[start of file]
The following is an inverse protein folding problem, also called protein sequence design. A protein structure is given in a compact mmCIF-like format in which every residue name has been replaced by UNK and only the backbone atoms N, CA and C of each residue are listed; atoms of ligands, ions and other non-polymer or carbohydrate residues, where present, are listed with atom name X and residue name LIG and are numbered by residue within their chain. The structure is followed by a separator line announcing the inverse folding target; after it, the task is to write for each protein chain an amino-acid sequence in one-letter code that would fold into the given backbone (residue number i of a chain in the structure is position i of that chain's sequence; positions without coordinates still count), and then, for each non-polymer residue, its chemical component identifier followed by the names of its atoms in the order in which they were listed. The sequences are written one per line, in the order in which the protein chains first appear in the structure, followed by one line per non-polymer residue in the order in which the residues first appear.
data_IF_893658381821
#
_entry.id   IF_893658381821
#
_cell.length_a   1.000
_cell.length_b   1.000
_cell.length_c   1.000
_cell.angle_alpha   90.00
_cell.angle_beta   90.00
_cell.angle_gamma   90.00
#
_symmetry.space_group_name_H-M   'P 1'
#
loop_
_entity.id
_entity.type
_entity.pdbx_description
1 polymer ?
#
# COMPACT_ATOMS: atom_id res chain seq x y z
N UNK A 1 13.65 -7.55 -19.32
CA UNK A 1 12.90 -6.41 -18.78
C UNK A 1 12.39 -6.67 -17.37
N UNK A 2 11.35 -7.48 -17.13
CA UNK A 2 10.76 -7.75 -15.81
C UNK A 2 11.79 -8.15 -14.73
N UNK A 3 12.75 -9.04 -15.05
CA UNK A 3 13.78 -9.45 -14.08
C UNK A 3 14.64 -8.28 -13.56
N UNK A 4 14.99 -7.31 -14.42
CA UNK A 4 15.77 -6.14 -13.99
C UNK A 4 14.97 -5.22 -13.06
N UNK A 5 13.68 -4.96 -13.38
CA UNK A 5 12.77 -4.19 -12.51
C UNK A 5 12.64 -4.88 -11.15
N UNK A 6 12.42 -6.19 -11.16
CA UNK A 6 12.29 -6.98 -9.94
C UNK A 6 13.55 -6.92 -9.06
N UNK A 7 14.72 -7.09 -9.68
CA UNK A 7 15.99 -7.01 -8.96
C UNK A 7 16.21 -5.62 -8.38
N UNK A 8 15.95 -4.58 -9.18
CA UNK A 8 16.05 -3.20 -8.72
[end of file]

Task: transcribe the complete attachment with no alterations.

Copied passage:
The following is an inverse protein folding problem, also called protein sequence design. A protein structure is given in a compact mmCIF-like format in which every residue name has been replaced by UNK and only the backbone atoms N, CA and C of each residue are listed; atoms of ligands, ions and other non-polymer or carbohydrate residues, where present, are listed with atom name X and residue name LIG and are numbered by residue within their chain. The structure is followed by a separator line announcing the inverse folding target; after it, the task is to write for each protein chain an amino-acid sequence in one-letter code that would fold into the given backbone (residue number i of a chain in the structure is position i of that chain's sequence; positions without coordinates still count), and then, for each non-polymer residue, its chemical component identifier followed by the names of its atoms in the order in which they were listed. The sequences are written one per line, in the order in which the protein chains first appear in the structure, followed by one line per non-polymer residue in the order in which the residues first appear.
data_IF_893658381821
#
_entry.id   IF_893658381821
#
_cell.length_a   1.000
_cell.length_b   1.000
_cell.length_c   1.000
_cell.angle_alpha   90.00
_cell.angle_beta   90.00
_cell.angle_gamma   90.00
#
_symmetry.space_group_name_H-M   'P 1'
#
loop_
_entity.id
_entity.type
_entity.pdbx_description
1 polymer ?
#
# COMPACT_ATOMS: atom_id res chain seq x y z
N UNK A 1 13.65 -7.55 -19.32
CA UNK A 1 12.90 -6.41 -18.78
C UNK A 1 12.39 -6.67 -17.37
N UNK A 2 11.35 -7.48 -17.13
CA UNK A 2 10.76 -7.75 -15.81
C UNK A 2 11.79 -8.15 -14.73
N UNK A 3 12.75 -9.04 -15.05
CA UNK A 3 13.78 -9.45 -14.08
C UNK A 3 14.64 -8.28 -13.56
N UNK A 4 14.99 -7.31 -14.42
CA UNK A 4 15.77 -6.14 -13.99
C UNK A 4 14.97 -5.22 -13.06
N UNK A 5 13.68 -4.96 -13.38
CA UNK A 5 12.77 -4.19 -12.51
C UNK A 5 12.64 -4.88 -11.15
N UNK A 6 12.42 -6.19 -11.16
CA UNK A 6 12.29 -6.98 -9.94
C UNK A 6 13.55 -6.92 -9.06
N UNK A 7 14.72 -7.09 -9.68
CA UNK A 7 15.99 -7.01 -8.96
C UNK A 7 16.21 -5.62 -8.38
N UNK A 8 15.95 -4.58 -9.18
CA UNK A 8 16.05 -3.20 -8.72